• Mary McCarthy’s 1963 best selling novel, The Group, has been reprinted by Virago Press: I’ve been reading the latest re-views and recently reread the novel, and I have oodles of reflection: who would have thunk it?
  • I finally started using the little Nike/Ipod thingy that tracks my distance and speed when running.  It’s no GPS device, so it’s undoubtedly not entirely accurate, but I’ve got to say that I’m even more motivated to run each morning than even when I was only mildly obsessed pre-Nike/Ipod thingy (note: I actually do not wear Nike running shoes–so this posting will also be a review of the many pouches available to the anti-establishment running shoe wearers). 
  • Amazon has made Kindle software available to PC users: I’ve downloaded a slew of “free” e-books (Alcott, Austen, etc) to test out on my Netbook.
  • The trials, tribulations, and joys of teaching Chopin’s The Awakening in a general ed. survey class where male students outnumber women students (a novel that is on a dream high school reading list that Dr. Crazy has started, but not on very many actual high school reading lists, like Quills, mostly because it’s a beautiful novel about SEX).

I Ran Like Hell

Despite the injury I’ve been recovering from; despite running a 5K earlier in the morning as part of my weekly group training; despite being dressed up in an apron and donning red braids and a plastic cap, I ran like hell on Halloween during a local 5K race: 27:46.

[Serious runners, please stop laughing. Everyone else, bow in awe.]

Since it was a fun run, I also placed higher than I ever will again: 2nd in my age group (and in my town, mine is quite the competitive age group), 41st overall (out of 150+ runners).

Not bad for an old hag!

[Correction Nov 11, 2009: It seems I HAVE run a faster 5K recently: s recently as June I ran a  26:06 3.1 mile race.  Great. Now THAT’S my goal for the turkeyday run.]

Running Writers

 “Running! If there’s any activity happier, more exhilarating, more nourishing to the imagination, I can’t think what it might be. In running, the mind flies with the body; the mysterious efflorescence of language seems to pulse in the brain, in rhythm with our feet and the swinging of our arms. Ideally, the runner who’s-a-writer is running through the land and cityscapes of her fiction, like a ghost in a real setting.”

—-Joyce Carol Oates (2003)

Post-Injury Running: A Love Story

This weekend posting is for runners; academics, please return in a few days for a week 1 of the quarter rant posting.

After heavy training this spring for my two half marathons in June, and continued running throughout the summer (in preparation for another half in October), I, no surprise here, injured myself.  It was no surprise because the ache in my hip area began in May or so, and I gleefully ignored it for months, despite screaming out one day during a stretch class.  Then, in late August, in the 7th mile of my regular 9 mile run, I nearly fell down the downhill portion of the trail when a sharp pain attacked me below my hip flexor.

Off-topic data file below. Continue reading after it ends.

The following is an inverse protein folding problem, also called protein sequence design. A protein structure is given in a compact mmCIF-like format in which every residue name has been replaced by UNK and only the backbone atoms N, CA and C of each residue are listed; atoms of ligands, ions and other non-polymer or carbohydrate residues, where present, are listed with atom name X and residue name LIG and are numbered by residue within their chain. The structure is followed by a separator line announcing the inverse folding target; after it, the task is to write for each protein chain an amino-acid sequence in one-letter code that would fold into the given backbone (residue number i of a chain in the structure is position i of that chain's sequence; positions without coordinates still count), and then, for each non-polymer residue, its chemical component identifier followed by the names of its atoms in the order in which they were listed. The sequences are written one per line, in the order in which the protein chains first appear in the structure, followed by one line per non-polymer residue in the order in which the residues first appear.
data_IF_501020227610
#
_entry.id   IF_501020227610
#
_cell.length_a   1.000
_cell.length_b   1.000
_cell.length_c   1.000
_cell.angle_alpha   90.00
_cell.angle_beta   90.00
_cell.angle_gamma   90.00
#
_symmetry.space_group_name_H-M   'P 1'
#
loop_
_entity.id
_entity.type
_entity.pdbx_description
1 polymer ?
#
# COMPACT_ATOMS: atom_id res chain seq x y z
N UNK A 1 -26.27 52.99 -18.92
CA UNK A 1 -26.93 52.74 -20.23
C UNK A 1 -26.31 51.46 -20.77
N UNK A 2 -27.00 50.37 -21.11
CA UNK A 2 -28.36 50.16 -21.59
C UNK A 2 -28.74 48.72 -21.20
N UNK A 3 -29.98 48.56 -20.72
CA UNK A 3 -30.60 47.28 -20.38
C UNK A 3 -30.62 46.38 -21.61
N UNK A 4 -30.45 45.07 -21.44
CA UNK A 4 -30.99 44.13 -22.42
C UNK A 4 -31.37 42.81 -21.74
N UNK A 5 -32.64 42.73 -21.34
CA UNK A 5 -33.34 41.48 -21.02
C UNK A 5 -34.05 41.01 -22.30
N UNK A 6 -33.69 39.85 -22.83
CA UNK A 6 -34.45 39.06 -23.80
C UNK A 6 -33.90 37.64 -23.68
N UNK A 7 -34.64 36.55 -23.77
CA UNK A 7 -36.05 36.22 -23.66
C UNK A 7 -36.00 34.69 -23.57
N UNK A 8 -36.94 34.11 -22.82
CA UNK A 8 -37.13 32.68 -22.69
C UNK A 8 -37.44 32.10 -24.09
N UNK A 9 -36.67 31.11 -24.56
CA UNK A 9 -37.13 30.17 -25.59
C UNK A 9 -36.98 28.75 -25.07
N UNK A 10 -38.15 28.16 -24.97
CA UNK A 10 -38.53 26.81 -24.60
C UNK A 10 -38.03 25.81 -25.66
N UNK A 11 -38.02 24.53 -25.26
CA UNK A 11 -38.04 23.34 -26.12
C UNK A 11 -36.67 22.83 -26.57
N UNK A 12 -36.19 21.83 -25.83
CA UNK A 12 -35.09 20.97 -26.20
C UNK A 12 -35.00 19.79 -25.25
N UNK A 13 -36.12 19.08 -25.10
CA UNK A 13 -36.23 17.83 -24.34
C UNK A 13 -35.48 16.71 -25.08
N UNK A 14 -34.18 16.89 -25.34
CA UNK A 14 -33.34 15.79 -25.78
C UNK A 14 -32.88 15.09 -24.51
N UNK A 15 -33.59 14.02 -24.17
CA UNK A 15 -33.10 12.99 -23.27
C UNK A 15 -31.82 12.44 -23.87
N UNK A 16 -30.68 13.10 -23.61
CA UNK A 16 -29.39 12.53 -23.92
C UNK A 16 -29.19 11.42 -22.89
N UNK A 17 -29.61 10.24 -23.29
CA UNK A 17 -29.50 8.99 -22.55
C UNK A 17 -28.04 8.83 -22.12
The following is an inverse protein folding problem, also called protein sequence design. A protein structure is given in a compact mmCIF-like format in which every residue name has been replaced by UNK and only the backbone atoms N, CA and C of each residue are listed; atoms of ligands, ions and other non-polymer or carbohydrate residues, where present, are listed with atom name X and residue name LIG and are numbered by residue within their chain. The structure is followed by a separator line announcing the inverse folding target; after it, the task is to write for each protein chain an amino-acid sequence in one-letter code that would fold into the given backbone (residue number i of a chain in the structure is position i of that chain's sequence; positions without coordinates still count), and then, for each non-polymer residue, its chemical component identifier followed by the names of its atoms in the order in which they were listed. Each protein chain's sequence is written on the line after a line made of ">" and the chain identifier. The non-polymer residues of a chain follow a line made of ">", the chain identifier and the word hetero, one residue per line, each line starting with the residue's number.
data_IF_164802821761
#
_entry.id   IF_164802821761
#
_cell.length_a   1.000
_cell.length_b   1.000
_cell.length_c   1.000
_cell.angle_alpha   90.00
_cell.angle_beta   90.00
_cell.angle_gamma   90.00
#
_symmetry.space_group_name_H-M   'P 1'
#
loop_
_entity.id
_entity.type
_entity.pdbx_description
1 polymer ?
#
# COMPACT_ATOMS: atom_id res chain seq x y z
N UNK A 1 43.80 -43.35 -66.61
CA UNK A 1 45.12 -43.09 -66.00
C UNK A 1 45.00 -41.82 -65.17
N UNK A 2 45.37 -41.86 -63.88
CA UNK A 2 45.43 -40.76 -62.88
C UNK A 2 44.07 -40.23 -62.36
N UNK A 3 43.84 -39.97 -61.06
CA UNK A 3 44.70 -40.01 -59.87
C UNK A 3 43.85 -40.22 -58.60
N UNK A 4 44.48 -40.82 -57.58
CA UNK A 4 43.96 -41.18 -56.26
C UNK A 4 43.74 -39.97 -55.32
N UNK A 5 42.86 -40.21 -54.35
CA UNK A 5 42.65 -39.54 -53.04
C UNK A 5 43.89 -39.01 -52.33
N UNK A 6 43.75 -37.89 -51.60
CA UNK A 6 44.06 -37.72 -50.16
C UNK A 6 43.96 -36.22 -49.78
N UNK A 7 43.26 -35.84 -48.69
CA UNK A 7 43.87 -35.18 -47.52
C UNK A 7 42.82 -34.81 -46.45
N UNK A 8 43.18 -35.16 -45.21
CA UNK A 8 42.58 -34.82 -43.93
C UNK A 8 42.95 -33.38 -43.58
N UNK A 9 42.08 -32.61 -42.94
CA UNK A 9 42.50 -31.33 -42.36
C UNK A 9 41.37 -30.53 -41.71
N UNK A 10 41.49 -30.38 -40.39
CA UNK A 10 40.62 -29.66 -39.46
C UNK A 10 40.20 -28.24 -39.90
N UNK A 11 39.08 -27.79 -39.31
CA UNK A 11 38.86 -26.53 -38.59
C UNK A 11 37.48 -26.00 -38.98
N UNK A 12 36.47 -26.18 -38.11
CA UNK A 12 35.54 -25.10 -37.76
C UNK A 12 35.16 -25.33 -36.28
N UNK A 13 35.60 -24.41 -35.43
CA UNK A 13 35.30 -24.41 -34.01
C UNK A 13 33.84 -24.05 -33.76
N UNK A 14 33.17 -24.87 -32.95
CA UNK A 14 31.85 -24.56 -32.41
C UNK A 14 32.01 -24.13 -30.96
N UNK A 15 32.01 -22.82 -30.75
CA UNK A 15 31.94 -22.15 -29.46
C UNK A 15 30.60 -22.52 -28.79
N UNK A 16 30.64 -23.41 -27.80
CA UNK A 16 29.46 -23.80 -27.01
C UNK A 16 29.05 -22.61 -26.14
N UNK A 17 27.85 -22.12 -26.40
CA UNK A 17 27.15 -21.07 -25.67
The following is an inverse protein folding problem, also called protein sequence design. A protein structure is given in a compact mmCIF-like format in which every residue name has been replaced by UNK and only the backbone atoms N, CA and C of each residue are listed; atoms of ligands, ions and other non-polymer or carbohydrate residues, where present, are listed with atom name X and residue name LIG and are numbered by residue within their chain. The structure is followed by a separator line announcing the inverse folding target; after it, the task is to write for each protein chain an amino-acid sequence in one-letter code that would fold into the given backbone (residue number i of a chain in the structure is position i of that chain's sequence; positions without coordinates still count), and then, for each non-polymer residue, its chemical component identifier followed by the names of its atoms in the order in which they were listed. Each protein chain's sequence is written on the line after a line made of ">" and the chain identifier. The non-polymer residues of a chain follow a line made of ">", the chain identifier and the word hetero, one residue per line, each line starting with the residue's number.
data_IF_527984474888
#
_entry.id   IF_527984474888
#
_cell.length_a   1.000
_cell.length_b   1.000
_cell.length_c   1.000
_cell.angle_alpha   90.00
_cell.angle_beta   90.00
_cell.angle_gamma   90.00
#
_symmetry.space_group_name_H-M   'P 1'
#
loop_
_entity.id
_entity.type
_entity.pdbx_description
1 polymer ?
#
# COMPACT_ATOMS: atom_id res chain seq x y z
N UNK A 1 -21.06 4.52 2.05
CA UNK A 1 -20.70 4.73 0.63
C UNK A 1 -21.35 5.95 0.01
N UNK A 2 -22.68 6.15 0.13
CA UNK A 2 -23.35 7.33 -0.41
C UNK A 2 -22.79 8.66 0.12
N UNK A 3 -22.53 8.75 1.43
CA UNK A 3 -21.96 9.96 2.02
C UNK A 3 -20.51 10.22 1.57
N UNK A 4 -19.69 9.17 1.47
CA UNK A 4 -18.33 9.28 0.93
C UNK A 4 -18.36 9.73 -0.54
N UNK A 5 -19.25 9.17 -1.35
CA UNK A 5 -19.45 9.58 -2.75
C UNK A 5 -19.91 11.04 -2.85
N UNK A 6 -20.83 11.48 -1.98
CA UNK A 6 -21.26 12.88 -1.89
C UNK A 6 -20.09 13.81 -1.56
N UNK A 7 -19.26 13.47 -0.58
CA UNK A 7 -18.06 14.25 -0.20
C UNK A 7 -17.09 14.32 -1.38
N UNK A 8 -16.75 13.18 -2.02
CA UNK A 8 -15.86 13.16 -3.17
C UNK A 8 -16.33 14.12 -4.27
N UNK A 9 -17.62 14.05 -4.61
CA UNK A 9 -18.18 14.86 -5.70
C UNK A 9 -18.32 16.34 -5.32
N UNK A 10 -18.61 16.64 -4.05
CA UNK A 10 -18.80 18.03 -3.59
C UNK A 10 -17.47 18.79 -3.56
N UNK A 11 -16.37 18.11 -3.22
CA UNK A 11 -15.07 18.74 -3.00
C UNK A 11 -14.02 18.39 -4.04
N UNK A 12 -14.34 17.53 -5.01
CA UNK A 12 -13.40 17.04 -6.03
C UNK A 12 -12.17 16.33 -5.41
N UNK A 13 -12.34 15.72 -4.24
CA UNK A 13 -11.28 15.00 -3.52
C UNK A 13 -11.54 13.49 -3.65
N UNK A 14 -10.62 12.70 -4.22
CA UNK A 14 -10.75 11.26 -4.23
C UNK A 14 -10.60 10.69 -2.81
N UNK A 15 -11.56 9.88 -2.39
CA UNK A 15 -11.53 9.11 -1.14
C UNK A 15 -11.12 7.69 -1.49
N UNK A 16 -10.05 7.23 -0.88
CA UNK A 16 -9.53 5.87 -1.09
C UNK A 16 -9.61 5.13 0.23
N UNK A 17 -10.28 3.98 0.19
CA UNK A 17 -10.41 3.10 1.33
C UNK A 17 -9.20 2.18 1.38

Since then, no running (let’s just say the elliptical trainer is the most boring invention on earth, with the stationary bike a close second).  I’ve been going to a physical therapist a few times a week (he’s 6’5″, 220 pounds, with a charming, non-western U.S. accent—and, no surprise, most of his clients are women) to work on the various muscles that simply were overused all these months (the outer quad muscle, the glut, and fasciitis in my foot). 

It’s working: I’m stretching daily, and plan to take yoga (sigh) in addition to the stretch classes I’ve been attending.

{An aside about those stretch classes, geared to “seniors”–an age group I’m not yet part of: those women ROCK. I can only hope I am that nimble and strong and balanced when I’m 70 years old!}

Cute doc and I decided it’s  time to slowly start running again, and I chose to join a class of beginner runners at one of our local running stores. I signed up a few days ago: 10 Saturdays of training with coaches who will go over the basics of injury-free running, culminating in a group run at the local Christmas 5K in December.  Despite my lack of running for the last month, I was put in the “experienced” subgroup (versus the inexperienced, but active, or the fast walkers group): that was a good call.

We met for the first time today (60 women and 3 men) and it was truly an energizing, revitalizing experience. I wish I had done this a year ago: I probably would have avoided injury in the first place.  THREE coaches followed each group (so 9 coaches altogether, including 2 physical therapist/runners) as we ran for 2 minutes, then walked quickly for 2 minutes, for less than 2 miles.  They talked to us individually about our strides, breathing, body postures, speed, and adjusting to whatever injuries we were suffering from (I’m not the only runner in this “experienced” group with an injury, obviously).  Afterwards, I even learned some new stretches.  Then we were given a training guide for the week, and told that our t-shirts and water bottles would arrive next week.